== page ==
MAXWELL:  Black leadership in the real world

12/24/1995 – Printed in the PERSPECTIVE section of the St Petersburg Times Newspaper


Fortunately, many well-known black leaders finally are realizing that politics is not destiny. Even some influential elected officials, although long having denied the truth, are admitting that politics _ especially the version the 104th Congress practices _ is less than effective in solving critical problems facing average black people.

Maryland Rep. Kweisi Mfume, 47, is the best-known of this new, sensible breed leaving politics to start the real work of reforming black life. Mfume, a five-term legislator who chaired the Congressional Black Caucus, leaves office in February to become executive director of the beleaguered NAACP.

And his reason for exchanging a guaranteed congressional seat and a secure leadership role in the Democratic Party for a less-stable civil rights post? “The struggle today is to bring the black underclass into the American mainstream,” Mfume said in a televised press conference. “It’ll mean going into the communities, going door to door, talking about personal responsibility, about values.”

Mfume is right. He realizes that black elected officials on the Hill are mostly removed from the daily realities of black life. He knows, too, that blacks have wasted too much time chasing ballot-box promises and pinning their hopes on individual officeholders to improve their lot.

But these traditions, mainly because of structural changes in the economy and open hostility toward black interests on Capitol Hill, are changing. The Million Man March in October and the Trusted Partners convention in Atlanta a month later are just two examples of the new nationwide focus on self-reliance and introspection.

“I think that the black masses are turning off of politicians,” Conrad Worrill, a Million Man March organizer and a history professor at Northeastern Illinois University, told the Miami Herald. “There has been too much emphasis on electoral politics, without tying it to the economic and cultural.”

And Ronald Walters, a lieutenant for two-time presidential hopeful Rev. Jesse Jackson, agrees with Mfume and Worrill. “We have over 8,500 black elected officials, and we still are running for the hills,” he told the Herald. “Elected officials, by themselves, won’t do.”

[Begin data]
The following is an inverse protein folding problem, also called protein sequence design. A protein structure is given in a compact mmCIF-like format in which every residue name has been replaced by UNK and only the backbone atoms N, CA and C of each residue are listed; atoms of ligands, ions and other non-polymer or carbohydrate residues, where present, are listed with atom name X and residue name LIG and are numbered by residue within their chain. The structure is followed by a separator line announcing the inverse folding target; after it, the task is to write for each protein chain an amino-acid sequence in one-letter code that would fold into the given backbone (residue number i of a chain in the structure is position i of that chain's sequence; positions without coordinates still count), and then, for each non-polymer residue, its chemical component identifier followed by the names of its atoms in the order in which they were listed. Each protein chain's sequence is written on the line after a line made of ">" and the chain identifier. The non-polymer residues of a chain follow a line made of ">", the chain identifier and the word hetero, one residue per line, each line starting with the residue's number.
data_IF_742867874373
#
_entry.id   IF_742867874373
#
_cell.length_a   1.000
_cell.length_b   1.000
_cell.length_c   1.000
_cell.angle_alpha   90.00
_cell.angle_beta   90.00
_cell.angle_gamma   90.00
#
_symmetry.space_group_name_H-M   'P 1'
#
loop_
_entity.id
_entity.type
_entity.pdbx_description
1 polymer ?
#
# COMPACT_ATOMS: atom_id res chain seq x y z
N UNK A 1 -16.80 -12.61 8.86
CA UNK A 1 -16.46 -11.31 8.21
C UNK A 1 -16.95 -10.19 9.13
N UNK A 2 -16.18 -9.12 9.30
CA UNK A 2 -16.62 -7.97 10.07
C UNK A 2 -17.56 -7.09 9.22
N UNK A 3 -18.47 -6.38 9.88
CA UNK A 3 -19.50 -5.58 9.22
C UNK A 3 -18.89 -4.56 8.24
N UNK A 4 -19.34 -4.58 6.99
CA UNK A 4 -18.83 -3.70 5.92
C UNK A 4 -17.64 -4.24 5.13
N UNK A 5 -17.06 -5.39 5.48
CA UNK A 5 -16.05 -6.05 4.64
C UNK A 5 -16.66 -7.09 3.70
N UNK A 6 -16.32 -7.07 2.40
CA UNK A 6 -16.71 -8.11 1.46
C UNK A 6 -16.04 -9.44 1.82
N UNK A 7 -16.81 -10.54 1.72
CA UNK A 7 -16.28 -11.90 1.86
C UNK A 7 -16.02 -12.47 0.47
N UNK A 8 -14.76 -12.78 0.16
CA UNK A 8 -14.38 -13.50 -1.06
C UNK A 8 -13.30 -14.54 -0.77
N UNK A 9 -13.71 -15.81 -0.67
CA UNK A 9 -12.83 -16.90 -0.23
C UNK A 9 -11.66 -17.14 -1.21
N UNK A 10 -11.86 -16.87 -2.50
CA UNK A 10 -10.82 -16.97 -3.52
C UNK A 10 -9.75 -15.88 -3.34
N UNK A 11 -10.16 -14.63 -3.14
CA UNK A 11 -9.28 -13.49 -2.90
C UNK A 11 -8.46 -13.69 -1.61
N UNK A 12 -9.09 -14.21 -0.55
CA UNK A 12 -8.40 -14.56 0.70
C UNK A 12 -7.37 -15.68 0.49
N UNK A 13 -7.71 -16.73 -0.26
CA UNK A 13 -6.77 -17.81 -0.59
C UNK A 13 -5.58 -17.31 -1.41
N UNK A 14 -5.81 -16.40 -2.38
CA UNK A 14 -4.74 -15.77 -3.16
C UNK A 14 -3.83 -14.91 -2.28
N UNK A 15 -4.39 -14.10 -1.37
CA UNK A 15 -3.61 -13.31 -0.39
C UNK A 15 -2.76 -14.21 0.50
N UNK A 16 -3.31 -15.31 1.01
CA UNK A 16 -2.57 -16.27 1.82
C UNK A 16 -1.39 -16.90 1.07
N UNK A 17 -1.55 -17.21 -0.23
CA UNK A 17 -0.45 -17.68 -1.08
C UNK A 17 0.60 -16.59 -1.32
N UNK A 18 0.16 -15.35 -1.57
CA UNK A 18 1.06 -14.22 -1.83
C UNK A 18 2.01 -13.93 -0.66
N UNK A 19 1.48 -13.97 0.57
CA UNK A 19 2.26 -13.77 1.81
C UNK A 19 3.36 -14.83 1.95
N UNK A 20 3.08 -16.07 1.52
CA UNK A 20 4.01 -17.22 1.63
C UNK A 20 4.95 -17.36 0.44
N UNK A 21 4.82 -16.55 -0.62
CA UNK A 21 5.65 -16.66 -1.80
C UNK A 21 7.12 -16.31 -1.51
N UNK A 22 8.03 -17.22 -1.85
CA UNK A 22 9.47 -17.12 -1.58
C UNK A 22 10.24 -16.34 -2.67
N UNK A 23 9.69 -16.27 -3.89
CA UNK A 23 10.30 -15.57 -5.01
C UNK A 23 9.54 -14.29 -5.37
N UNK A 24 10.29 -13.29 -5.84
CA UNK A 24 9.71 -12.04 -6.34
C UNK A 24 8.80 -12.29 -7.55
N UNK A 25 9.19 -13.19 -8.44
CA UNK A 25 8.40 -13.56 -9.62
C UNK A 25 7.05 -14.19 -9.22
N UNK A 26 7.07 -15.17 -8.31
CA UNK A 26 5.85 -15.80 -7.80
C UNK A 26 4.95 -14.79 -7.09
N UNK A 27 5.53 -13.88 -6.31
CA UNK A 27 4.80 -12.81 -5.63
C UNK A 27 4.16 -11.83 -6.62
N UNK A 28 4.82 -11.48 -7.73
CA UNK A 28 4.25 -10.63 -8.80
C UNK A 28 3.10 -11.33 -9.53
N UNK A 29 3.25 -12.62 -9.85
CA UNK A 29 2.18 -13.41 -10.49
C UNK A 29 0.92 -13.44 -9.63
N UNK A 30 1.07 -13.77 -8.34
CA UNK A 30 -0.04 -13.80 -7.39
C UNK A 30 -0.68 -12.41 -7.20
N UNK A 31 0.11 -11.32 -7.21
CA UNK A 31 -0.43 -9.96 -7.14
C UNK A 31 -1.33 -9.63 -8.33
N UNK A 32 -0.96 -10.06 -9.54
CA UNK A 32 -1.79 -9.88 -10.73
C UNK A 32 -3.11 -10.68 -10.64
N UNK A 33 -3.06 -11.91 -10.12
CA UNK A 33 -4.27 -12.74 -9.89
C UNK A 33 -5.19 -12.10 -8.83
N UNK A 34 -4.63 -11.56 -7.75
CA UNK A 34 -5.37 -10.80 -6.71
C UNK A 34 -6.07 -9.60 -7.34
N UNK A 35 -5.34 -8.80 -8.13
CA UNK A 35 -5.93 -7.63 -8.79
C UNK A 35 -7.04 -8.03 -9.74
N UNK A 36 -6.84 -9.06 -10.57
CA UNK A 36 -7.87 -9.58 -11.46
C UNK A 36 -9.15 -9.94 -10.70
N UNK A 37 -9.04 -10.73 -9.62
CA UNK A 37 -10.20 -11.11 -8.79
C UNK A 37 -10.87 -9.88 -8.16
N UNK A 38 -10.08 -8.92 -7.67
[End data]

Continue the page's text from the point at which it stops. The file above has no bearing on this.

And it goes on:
Walters’ words are not lost on Jackson, who recently announced his return to Chicago to head and reinvigorate Operation PUSH, the advocacy and economic development group that he founded in 1971. Jackson has made his greatest contributions to black economic empowerment through PUSH by negotiating lucrative deals between major corporations and black contractors.

Ironically, Jackson’s return comes at the very time when his son, Jesse Jackson Jr., has been elected to complete the congressional term of Rep. Mel Reynolds, who was jailed for having sex with a minor. Like Mfume and others, Jackson has learned that he can work more effectively outside the Beltway.

These reborn leaders will be successful only if they convince their followers that they must solve their own problems. Railing against Republicans may be cathartic, but it will not solve the problems of crime and violence, drug abuse, functional illiteracy, teenage pregnancy and dysfunctional families that are devastating black communities.

To his credit, Mfume promises to go door to door, talking about responsibility and values in his new job. And, along with opportunities to return the NAACP to economic solvency, Mfume has a once-in-a-lifetime opportunity to change the focus of the NAACP from one of blaming whites to one of holding black people strictly accountable for the negative behaviors that make their lives hell.

While courting corporate America for money, he also should finish _ but redirect _ former executive director Benjamin Chavis’ outreach to black youngsters, especially males who continue to maim and murder one another at alarming rates. Chavis apparently wanted to lead black youths toward increased militancy and separatism, a misguided effort at best.

Mfume, though, perhaps because of his many years in Congress and his maturity, already has rejected this divisive approach.

“We can’t let ourselves be isolated from the real world,” he told Baltimore Sun columnist Gregory P. Kane. “If we’re separated, we can’t survive. I understand the lure of separatism. When people are ticked off, they dig in. They pull away from each other. They make generalizations about this group or that group which aren’t true . . . Separatism doesn’t have a functional reality in our pluralistic world.”

America’s young blacks, along with others in the so-called underclass, can benefit from Mfume’s wisdom. After all, his childhood and other experiences parallel many of theirs: He never knew his father, he and his mother struggled to survive, and his mother died of cancer in his arms when he was 16. He became a street kid, dropped out of school and fathered five illegitimate children. Eventually, he matured and returned to school. We know the rest of the story.

About his new personal commitment to grass-roots activism, Mfume said, “I guess I saw myself with a choice: Accept the comfortable world I’d reached, or try to do something more.” His “something more” and willingness to accept an uncertain future are a blueprint for black leaders everywhere.

Instead of battling to become figureheads in gerrymandered minority voting districts that, more often than not, leave black constituents more disenfranchised than ever, black leaders must begin the real work of transforming black life _ neighborhood by neighborhood, family by family, person by person.

Bill Maxwell is an editorial writer and columnist for the Times.